Think about walking down a street in your neighborhood. Whether you live near the bustling stores and streets of downtown or in the more tranquil neighborhoods of residential D.C., there are familiar buildings, businesses and homes you inevitably picture. The nearest pharmacy, coffee shop and grocery store are all familiar places that you visit quite often for your daily necessities. And having lived in your neighborhood for some time, you know exactly where to go for a quick bite before a meeting or to pick up a light bulb. We hardly ever stop to think about these little parts of our communities, but when we do, it is easily apparent how much a specific CVS or Starbuck’s can feel like home.
With this in mind, think about traveling to a new place. Your first glimpse of the stores, restaurants, plants and even street signs as you approach your hotel all seem new. After a few days, these foreign landmarks become more and more familiar. By the end of your trip, the ones you visit the most and make a connection with will be part of a small home away from home. In short, we familiarize the places we love with the landmarks they hold.
I have been experiencing this process first hand over the past ten days in the crazy city of Hong Kong. From my first drive up the tiny, curvy, highly-trafficked street that leads to my building until now, the same billboards, flower shop, road barriers and trees have all become homey and familiar. Although there are thousands of tiny details on my street and the greater city of Hong Kong, the landmarks I have subconsciously familiarized myself with all differentiate themselves by unique aspects I can relate to.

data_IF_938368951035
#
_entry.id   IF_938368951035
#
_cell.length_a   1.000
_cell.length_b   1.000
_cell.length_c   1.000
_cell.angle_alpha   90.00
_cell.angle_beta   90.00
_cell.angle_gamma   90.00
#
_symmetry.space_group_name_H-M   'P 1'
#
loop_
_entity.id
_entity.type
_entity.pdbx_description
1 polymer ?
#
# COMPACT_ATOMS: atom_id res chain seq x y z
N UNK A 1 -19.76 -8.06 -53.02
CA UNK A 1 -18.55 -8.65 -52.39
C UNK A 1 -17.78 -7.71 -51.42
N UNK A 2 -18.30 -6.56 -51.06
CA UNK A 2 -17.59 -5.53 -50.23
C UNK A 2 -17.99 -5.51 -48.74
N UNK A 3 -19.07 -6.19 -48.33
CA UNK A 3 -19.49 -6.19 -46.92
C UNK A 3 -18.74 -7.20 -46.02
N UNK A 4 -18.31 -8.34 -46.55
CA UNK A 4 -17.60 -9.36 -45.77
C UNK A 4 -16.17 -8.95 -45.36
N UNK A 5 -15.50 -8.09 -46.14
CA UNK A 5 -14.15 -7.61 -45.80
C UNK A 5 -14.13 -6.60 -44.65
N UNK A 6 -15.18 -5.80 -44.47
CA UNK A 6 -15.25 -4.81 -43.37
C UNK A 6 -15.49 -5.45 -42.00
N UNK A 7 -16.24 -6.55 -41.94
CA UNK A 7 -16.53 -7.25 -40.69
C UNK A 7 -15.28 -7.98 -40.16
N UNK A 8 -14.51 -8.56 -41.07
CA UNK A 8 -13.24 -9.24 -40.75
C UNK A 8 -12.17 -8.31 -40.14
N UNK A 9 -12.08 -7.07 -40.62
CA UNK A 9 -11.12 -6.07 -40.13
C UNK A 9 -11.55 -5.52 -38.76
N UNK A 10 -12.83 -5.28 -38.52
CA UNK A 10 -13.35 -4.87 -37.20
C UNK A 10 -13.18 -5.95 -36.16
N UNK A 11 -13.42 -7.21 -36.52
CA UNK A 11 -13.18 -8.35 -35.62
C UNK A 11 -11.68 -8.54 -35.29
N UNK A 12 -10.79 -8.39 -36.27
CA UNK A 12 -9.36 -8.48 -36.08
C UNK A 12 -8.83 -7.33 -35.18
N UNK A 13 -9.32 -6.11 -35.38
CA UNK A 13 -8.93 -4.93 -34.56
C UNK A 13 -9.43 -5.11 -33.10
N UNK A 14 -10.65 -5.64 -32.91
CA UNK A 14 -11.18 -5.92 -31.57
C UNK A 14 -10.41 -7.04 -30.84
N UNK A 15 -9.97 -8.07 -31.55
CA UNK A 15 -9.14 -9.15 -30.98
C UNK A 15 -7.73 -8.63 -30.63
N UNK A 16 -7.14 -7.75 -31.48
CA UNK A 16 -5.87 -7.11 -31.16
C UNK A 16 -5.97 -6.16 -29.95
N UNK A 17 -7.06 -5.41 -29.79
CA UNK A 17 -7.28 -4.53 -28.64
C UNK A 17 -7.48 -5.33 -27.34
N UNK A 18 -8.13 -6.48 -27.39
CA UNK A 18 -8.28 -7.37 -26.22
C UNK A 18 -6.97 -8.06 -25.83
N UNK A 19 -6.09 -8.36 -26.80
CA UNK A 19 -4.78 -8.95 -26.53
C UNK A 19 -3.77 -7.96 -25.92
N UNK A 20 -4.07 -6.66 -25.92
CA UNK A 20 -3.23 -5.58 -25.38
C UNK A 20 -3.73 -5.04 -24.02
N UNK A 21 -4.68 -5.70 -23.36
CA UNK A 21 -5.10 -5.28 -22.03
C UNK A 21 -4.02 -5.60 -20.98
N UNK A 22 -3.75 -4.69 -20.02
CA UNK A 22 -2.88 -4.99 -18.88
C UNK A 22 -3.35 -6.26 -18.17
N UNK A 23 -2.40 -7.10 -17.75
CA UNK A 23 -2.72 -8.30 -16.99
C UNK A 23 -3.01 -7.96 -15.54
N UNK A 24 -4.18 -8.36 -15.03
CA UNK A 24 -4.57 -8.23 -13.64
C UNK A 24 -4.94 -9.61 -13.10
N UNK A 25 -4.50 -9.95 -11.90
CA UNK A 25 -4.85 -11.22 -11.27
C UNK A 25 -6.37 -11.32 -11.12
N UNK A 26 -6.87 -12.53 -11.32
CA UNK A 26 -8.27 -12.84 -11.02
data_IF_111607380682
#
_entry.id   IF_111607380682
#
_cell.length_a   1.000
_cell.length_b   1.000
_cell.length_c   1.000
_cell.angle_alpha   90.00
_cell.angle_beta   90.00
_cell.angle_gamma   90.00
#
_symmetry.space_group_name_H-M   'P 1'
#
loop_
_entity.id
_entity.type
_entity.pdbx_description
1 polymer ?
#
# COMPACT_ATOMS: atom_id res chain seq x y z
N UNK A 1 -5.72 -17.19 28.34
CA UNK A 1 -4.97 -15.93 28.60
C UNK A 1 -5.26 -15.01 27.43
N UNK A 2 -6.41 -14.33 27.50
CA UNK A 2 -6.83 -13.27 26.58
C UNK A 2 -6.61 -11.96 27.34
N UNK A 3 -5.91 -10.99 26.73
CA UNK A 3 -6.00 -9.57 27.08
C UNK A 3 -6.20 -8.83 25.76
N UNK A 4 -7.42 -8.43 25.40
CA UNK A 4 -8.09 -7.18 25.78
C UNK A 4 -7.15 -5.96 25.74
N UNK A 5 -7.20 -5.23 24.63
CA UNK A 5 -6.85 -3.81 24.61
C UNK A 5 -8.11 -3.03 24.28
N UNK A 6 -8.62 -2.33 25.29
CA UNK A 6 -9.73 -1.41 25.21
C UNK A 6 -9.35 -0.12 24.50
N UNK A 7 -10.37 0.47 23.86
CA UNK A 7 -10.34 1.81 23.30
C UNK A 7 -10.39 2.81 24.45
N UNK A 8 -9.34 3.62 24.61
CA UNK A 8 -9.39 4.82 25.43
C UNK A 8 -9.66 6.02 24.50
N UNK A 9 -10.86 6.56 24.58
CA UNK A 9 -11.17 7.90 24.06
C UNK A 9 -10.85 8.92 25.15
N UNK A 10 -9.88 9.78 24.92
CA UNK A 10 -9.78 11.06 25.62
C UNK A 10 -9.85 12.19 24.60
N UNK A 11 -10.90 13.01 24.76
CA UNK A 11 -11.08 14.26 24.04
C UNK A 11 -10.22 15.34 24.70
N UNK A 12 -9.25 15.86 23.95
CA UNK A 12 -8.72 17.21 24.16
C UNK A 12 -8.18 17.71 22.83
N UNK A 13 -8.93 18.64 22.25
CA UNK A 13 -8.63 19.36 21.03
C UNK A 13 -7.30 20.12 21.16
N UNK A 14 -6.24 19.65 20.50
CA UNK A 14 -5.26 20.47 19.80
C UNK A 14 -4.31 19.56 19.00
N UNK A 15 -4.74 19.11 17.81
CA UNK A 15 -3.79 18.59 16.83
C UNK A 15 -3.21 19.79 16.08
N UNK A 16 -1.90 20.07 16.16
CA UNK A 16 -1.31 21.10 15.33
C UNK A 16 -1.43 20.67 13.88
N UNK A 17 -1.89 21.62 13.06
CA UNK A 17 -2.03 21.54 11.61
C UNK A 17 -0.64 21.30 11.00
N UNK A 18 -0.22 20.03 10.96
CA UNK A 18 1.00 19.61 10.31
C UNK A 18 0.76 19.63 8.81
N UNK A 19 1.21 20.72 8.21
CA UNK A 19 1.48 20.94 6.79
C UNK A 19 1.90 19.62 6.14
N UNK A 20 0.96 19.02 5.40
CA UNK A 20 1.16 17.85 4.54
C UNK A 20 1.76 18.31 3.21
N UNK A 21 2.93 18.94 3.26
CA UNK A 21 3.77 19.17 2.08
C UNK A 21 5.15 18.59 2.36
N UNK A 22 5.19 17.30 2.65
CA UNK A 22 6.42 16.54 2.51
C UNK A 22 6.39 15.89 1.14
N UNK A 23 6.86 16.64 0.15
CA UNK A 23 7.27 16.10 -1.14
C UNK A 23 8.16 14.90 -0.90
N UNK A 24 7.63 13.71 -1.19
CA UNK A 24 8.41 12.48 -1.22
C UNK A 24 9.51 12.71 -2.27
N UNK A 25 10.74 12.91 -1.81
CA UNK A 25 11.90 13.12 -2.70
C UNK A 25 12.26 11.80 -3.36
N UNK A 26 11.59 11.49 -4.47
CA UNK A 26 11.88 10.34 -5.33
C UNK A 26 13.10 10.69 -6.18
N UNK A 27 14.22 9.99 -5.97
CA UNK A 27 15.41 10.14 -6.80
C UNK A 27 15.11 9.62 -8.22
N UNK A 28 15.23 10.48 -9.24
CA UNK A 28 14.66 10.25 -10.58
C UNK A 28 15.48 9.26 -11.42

One specific business I made this connection with is located in one of the more local and secluded communities on the small island of Peng Chau. While absorbing the automobile and English-free atmosphere of this local Cantonese village, a sign in French caught my eye. I was drawn in by the familiarity and surprise of seeing French in such a seemingly random and far away corner of the world. As I approached the building, I made out the words, “Les Copains d’abord” next to Chinese characters. Written on a mural-covered building with an open sitting area, the restaurant looks like a slice of Europe was placed in this Chinese community. With no other Western businesses in sight, I assumed the business to be Chinese. However, a closer examination showed otherwise.
A friendly Hong Kong native greeted me at the open front of the small café. Notes from an accordion filled my ears as I noticed the wine and cheese menu written in French on a large old-fashioned chalkboard. The Hong Kong native told me that the owner was a French man who had immigrated to Hong Kong for the love of Asian culture. He started the café for tourists to comfortably enjoy wine and cheese while absorbing the calm and quiet atmosphere of Peng Chau. In the warmer weather, Les Copains d’abord puts on wine tastings, jazz concerts and pétanque tournaments. Hong Kongers often come for the unique French culture amidst the small Cantonese village. As I bid the man farewell, a great appreciation for my small discovery came over me because of the unique connection I had made. This little slice of France located in Peng Chau will be part of the home away from home that I, and I’m sure many others, will hold onto among all the other memories from visit to Hong Kong.
What you have left of past homes and vacations are the memories. The small connections and bonds you make with people and places are what these memories are made of. Like any good francophile, it is always exciting to find my love for French culture can be enjoyed in the most unexpected places.
By Samantha Cohen, American University, AFDC Blog Ambassador